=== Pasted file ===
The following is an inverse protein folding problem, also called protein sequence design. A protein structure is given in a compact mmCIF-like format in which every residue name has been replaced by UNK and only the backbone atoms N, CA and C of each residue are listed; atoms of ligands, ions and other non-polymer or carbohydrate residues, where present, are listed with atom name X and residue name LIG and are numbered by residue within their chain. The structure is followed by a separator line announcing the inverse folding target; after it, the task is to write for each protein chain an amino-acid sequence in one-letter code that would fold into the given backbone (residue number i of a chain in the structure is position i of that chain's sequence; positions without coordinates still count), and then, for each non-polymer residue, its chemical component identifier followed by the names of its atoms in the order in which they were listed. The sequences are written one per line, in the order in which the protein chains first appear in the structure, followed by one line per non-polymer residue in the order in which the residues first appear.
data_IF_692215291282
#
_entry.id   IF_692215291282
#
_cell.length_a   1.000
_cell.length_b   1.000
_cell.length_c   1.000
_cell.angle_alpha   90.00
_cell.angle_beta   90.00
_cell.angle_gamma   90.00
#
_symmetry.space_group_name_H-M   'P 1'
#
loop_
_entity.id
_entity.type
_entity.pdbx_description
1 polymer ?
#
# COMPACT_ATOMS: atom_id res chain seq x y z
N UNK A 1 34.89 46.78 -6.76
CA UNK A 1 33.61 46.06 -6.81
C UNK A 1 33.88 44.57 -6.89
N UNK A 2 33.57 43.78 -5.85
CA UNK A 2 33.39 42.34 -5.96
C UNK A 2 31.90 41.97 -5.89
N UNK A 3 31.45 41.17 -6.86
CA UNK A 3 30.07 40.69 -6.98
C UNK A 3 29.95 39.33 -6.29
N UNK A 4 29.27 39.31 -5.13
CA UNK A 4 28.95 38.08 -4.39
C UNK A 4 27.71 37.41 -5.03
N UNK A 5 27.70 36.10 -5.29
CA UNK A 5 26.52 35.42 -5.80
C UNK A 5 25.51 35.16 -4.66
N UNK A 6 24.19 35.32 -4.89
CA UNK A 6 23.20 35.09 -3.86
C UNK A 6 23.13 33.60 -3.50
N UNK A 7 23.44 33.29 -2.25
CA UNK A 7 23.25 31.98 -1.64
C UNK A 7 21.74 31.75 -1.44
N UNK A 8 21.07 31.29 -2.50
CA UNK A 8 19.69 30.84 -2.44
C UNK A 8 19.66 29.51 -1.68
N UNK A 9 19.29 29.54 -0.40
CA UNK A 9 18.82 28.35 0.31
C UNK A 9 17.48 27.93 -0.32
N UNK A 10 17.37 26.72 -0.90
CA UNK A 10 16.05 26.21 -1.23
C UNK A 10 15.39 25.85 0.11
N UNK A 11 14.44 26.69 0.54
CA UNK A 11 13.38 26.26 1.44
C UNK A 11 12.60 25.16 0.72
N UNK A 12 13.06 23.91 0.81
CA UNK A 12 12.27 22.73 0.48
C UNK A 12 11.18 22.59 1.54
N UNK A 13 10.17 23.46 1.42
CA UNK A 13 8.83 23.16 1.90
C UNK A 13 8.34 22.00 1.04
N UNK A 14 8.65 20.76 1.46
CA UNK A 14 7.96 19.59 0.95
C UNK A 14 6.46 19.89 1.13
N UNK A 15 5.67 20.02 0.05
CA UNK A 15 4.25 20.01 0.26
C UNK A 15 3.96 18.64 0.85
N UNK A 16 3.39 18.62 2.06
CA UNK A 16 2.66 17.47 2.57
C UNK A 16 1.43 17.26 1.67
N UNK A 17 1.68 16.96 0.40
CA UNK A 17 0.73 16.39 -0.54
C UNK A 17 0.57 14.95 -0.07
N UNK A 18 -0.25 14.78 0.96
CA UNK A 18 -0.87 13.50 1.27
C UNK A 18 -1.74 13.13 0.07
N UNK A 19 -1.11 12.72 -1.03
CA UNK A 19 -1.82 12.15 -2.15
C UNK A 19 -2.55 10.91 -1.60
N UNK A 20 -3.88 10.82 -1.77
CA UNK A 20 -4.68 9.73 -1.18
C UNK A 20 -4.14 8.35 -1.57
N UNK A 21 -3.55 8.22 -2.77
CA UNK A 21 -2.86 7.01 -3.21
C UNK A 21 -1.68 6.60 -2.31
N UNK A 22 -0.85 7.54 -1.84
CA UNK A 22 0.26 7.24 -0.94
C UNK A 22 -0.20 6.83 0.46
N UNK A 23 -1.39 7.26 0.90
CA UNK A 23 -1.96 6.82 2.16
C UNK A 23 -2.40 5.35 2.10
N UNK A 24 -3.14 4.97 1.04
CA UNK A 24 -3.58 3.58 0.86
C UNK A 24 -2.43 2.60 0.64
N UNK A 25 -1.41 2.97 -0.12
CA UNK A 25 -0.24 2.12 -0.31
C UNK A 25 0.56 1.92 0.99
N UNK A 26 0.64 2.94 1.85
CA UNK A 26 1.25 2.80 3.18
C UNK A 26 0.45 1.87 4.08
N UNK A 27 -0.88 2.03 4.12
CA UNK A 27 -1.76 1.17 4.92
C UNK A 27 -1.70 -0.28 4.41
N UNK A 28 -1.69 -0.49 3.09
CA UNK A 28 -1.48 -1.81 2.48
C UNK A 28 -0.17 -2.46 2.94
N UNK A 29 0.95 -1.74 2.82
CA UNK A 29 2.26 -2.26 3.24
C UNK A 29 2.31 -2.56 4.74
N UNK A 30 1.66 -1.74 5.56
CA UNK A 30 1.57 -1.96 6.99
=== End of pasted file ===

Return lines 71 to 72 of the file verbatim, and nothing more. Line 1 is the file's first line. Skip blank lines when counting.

CA UNK A 17 0.73 16.39 -0.54
C UNK A 17 0.57 14.95 -0.07